Canadian Officer Found Guilty for Mass Arrests During G20 Crackdown
The Toronto police officer who orchestrated the mass arrest of over 1,000 peaceful demonstrators and bystanders during the 2010 G20 summit was found guilty on Tuesday of discreditable conduct and unnecessary exercise of authority.
“This decision to order mass arrests demonstrated a lack of understanding of the right to protest,” retired Ontario Superior Court judge John Hamilton said of Supt. Mark Fenton as he handed down the ruling.
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Over the course of the G20 summit weekend, which took place on June 26-27, 2010 in the Canadian province capital, approximately 1,100 were arrested and detained after a group of “Black bloc” demonstrators reportedly broke off from the peaceful rally and began smashing windows along Queen Street.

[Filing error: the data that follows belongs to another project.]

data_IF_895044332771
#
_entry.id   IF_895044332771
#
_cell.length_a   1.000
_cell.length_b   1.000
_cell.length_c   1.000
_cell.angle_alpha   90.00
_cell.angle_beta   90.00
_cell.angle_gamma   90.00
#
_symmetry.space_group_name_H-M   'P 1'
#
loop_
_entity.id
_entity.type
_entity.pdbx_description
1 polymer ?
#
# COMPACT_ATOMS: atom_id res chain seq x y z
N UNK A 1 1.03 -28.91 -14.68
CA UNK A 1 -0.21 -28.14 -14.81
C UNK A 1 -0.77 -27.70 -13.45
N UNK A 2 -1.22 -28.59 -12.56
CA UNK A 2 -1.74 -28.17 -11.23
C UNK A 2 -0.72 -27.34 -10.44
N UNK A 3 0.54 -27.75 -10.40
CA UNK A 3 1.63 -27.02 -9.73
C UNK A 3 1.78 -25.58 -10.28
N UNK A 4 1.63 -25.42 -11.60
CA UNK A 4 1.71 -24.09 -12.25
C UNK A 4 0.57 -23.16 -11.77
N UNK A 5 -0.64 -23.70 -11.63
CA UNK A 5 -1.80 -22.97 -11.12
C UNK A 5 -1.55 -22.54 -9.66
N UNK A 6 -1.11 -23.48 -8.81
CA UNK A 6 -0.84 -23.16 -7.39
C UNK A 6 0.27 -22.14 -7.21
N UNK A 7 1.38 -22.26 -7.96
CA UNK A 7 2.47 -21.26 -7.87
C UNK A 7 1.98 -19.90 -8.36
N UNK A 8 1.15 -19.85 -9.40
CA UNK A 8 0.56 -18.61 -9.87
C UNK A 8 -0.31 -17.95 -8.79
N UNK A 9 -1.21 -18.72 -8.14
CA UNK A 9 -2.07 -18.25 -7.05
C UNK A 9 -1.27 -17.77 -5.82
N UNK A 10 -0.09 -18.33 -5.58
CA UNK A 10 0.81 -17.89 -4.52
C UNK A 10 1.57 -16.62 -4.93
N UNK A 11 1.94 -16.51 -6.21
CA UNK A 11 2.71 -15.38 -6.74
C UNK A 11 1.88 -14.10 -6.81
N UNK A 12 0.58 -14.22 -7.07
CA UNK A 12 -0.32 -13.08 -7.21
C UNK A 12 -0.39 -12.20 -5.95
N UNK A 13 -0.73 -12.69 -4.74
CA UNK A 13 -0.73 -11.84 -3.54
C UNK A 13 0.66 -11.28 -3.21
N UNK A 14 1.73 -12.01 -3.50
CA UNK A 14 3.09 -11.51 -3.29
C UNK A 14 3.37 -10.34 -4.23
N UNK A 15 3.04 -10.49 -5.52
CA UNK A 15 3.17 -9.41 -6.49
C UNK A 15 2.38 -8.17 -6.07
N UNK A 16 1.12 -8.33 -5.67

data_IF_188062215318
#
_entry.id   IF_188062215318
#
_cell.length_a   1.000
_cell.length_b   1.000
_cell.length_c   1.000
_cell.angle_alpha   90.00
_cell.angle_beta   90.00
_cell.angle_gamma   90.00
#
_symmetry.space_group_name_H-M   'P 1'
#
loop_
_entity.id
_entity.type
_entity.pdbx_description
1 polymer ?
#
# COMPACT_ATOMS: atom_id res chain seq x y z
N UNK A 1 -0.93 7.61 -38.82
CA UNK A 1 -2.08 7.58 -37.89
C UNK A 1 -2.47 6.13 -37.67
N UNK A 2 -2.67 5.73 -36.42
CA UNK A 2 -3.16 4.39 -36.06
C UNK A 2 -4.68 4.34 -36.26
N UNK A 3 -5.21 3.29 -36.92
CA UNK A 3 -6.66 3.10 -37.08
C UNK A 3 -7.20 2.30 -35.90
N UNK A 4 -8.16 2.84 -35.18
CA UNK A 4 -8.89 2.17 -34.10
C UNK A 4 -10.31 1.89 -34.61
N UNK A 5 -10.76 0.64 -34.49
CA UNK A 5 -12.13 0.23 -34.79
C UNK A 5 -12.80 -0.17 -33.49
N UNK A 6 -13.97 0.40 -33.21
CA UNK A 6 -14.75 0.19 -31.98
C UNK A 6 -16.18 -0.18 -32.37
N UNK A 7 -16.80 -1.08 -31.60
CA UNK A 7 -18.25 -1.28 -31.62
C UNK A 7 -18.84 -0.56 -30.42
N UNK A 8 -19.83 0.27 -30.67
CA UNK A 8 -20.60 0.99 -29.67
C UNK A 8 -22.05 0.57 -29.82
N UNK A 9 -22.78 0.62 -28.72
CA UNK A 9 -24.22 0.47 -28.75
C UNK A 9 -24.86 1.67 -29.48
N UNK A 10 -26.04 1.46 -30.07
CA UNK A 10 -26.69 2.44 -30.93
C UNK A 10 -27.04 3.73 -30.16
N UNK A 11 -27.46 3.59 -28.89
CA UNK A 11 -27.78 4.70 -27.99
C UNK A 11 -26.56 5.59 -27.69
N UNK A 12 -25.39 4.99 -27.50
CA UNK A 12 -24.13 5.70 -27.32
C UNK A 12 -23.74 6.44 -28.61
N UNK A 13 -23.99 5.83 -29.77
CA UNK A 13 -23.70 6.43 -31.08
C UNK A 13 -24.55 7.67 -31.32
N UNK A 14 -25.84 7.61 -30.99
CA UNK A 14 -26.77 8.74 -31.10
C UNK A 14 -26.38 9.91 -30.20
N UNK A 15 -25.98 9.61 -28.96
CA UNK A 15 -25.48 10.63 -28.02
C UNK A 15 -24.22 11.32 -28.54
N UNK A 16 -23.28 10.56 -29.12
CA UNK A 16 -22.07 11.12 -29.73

The Toronto Star reports:
According to various accounts, including one by Canadian author and activist Naomi Klein, demonstrators were attacked by police batons and pepper sprayed before roughly 800 were thrown in jail, where they faced a host of other abuses. The crackdown marked the largest mass arrest in Canada’s peacetime history.
Most of the demonstrators were never charged.
Fenton, who is the only senior official to face a police tribunal over the incident, was found guilty of three of the five charges against him and will be sentenced in December. He faces a possible reprimand or dismissal.
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